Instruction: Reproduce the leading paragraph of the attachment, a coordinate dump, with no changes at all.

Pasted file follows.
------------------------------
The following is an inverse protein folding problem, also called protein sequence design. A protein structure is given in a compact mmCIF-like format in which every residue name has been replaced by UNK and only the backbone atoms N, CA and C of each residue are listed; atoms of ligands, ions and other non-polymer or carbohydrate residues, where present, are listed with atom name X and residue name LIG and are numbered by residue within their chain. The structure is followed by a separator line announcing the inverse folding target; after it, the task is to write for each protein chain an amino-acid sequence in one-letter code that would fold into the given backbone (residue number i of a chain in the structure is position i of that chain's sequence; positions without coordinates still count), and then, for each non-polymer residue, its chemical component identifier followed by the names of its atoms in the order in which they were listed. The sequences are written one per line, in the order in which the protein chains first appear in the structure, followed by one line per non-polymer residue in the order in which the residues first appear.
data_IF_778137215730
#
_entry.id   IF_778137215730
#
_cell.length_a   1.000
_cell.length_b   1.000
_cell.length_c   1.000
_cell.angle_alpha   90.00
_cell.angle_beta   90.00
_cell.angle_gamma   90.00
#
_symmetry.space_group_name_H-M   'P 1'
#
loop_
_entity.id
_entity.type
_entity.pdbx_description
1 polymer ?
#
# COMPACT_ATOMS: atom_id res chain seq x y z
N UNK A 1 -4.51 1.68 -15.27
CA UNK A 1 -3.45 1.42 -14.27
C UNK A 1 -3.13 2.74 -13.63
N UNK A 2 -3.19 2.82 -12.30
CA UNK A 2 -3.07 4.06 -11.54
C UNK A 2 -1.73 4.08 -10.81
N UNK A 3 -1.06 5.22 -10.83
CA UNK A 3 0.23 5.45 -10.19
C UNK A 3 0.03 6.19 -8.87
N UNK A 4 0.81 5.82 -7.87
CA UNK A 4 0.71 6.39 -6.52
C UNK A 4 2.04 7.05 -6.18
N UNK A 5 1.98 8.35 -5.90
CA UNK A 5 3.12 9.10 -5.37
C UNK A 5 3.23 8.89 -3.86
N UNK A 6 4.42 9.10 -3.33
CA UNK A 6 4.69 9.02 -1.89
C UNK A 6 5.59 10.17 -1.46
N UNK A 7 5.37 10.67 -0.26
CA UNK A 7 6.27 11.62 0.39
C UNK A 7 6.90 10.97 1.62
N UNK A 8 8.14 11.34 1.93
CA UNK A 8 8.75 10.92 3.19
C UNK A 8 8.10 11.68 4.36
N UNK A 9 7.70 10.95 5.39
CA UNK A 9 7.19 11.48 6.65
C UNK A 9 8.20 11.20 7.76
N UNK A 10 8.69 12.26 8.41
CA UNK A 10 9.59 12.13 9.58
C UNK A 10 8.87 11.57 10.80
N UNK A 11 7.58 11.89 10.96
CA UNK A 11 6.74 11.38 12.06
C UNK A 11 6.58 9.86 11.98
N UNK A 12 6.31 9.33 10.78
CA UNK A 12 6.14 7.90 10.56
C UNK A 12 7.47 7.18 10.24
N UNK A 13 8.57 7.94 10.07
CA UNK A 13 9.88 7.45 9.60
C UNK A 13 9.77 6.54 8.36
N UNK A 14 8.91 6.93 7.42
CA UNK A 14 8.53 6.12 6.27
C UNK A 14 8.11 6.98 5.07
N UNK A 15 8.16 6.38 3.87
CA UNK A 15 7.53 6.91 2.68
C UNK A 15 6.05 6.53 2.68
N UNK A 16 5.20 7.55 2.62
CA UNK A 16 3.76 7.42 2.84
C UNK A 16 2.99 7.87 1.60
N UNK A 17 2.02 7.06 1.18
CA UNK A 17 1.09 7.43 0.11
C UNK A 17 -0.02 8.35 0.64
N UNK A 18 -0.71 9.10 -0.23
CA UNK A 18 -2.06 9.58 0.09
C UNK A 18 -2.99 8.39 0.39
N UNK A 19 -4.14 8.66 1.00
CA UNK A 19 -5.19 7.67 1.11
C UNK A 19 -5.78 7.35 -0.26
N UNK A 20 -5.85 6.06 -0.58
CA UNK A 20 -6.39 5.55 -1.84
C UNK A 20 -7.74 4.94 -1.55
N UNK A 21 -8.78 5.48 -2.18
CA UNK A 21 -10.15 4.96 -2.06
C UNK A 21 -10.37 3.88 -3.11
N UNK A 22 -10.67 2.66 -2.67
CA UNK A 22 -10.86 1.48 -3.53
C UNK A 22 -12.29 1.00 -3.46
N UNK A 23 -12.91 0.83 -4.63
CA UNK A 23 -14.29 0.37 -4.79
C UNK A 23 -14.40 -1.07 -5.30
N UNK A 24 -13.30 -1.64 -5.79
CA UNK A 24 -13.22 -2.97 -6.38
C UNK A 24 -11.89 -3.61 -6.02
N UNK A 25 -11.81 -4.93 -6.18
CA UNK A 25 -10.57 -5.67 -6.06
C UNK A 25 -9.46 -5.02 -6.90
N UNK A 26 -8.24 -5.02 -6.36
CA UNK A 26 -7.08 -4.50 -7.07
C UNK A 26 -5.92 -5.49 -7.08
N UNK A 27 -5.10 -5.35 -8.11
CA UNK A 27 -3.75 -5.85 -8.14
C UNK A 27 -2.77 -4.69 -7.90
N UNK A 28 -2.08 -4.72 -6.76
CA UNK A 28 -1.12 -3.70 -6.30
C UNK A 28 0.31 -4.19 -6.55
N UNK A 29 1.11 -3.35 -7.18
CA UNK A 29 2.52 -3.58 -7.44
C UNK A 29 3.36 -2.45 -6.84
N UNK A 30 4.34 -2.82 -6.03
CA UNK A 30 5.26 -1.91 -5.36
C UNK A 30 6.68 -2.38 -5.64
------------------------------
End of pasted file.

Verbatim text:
The following is an inverse protein folding problem, also called protein sequence design. A protein structure is given in a compact mmCIF-like format in which every residue name has been replaced by UNK and only the backbone atoms N, CA and C of each residue are listed; atoms of ligands, ions and other non-polymer or carbohydrate residues, where present, are listed with atom name X and residue name LIG and are numbered by residue within their chain. The structure is followed by a separator line announcing the inverse folding target; after it, the task is to write for each protein chain an amino-acid sequence in one-letter code that would fold into the given backbone (residue number i of a chain in the structure is position i of that chain's sequence; positions without coordinates still count), and then, for each non-polymer residue, its chemical component identifier followed by the names of its atoms in the order in which they were listed. The sequences are written one per line, in the order in which the protein chains first appear in the structure, followed by one line per non-polymer residue in the order in which the residues first appear.